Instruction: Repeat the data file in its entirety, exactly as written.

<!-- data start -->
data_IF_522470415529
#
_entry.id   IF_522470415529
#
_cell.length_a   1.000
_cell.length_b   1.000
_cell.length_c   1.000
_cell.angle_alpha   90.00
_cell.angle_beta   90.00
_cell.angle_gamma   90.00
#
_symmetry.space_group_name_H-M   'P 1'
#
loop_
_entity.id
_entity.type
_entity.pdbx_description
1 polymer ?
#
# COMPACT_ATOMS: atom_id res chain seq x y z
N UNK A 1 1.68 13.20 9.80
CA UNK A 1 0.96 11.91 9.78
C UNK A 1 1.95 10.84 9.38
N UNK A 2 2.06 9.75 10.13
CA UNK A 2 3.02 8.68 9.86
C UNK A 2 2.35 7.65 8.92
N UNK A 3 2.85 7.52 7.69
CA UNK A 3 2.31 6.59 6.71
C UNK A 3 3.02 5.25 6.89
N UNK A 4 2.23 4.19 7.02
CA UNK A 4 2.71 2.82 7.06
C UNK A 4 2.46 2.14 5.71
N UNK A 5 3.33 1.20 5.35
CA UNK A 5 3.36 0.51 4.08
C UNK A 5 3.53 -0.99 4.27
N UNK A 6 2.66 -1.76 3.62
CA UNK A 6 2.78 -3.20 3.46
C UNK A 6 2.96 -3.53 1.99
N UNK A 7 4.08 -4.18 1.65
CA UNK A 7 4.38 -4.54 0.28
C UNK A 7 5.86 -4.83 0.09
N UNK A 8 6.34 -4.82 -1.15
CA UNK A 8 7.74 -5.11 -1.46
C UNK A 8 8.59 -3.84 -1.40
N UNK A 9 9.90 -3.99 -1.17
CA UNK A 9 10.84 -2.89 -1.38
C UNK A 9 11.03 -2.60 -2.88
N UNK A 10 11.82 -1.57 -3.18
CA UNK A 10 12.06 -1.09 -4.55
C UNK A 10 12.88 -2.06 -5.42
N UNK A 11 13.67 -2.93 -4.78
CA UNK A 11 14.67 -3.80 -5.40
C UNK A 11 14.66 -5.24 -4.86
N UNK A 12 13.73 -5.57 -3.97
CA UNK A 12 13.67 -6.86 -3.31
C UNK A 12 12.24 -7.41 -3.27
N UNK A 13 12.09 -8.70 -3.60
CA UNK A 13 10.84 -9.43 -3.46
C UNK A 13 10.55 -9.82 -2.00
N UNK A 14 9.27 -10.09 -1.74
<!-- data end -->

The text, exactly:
data_IF_522470415529
#
_entry.id   IF_522470415529
#
_cell.length_a   1.000
_cell.length_b   1.000
_cell.length_c   1.000
_cell.angle_alpha   90.00
_cell.angle_beta   90.00
_cell.angle_gamma   90.00
#
_symmetry.space_group_name_H-M   'P 1'
#
loop_
_entity.id
_entity.type
_entity.pdbx_description
1 polymer ?
#
# COMPACT_ATOMS: atom_id res chain seq x y z
N UNK A 1 1.68 13.20 9.80
CA UNK A 1 0.96 11.91 9.78
C UNK A 1 1.95 10.84 9.38
N UNK A 2 2.06 9.75 10.13
CA UNK A 2 3.02 8.68 9.86
C UNK A 2 2.35 7.65 8.92
N UNK A 3 2.85 7.52 7.69
CA UNK A 3 2.31 6.59 6.71
C UNK A 3 3.02 5.25 6.89
N UNK A 4 2.23 4.19 7.02
CA UNK A 4 2.71 2.82 7.06
C UNK A 4 2.46 2.14 5.71
N UNK A 5 3.33 1.20 5.35
CA UNK A 5 3.36 0.51 4.08
C UNK A 5 3.53 -0.99 4.27
N UNK A 6 2.66 -1.76 3.62
CA UNK A 6 2.78 -3.20 3.46
C UNK A 6 2.96 -3.53 1.99
N UNK A 7 4.08 -4.18 1.65
CA UNK A 7 4.38 -4.54 0.28
C UNK A 7 5.86 -4.83 0.09
N UNK A 8 6.34 -4.82 -1.15
CA UNK A 8 7.74 -5.11 -1.46
C UNK A 8 8.59 -3.84 -1.40
N UNK A 9 9.90 -3.99 -1.17
CA UNK A 9 10.84 -2.89 -1.38
C UNK A 9 11.03 -2.60 -2.88
N UNK A 10 11.82 -1.57 -3.18
CA UNK A 10 12.06 -1.09 -4.55
C UNK A 10 12.88 -2.06 -5.42
N UNK A 11 13.67 -2.93 -4.78
CA UNK A 11 14.67 -3.80 -5.40
C UNK A 11 14.66 -5.24 -4.86
N UNK A 12 13.73 -5.57 -3.97
CA UNK A 12 13.67 -6.86 -3.31
C UNK A 12 12.24 -7.41 -3.27
N UNK A 13 12.09 -8.70 -3.60
CA UNK A 13 10.84 -9.43 -3.46
C UNK A 13 10.55 -9.82 -2.00
N UNK A 14 9.27 -10.09 -1.74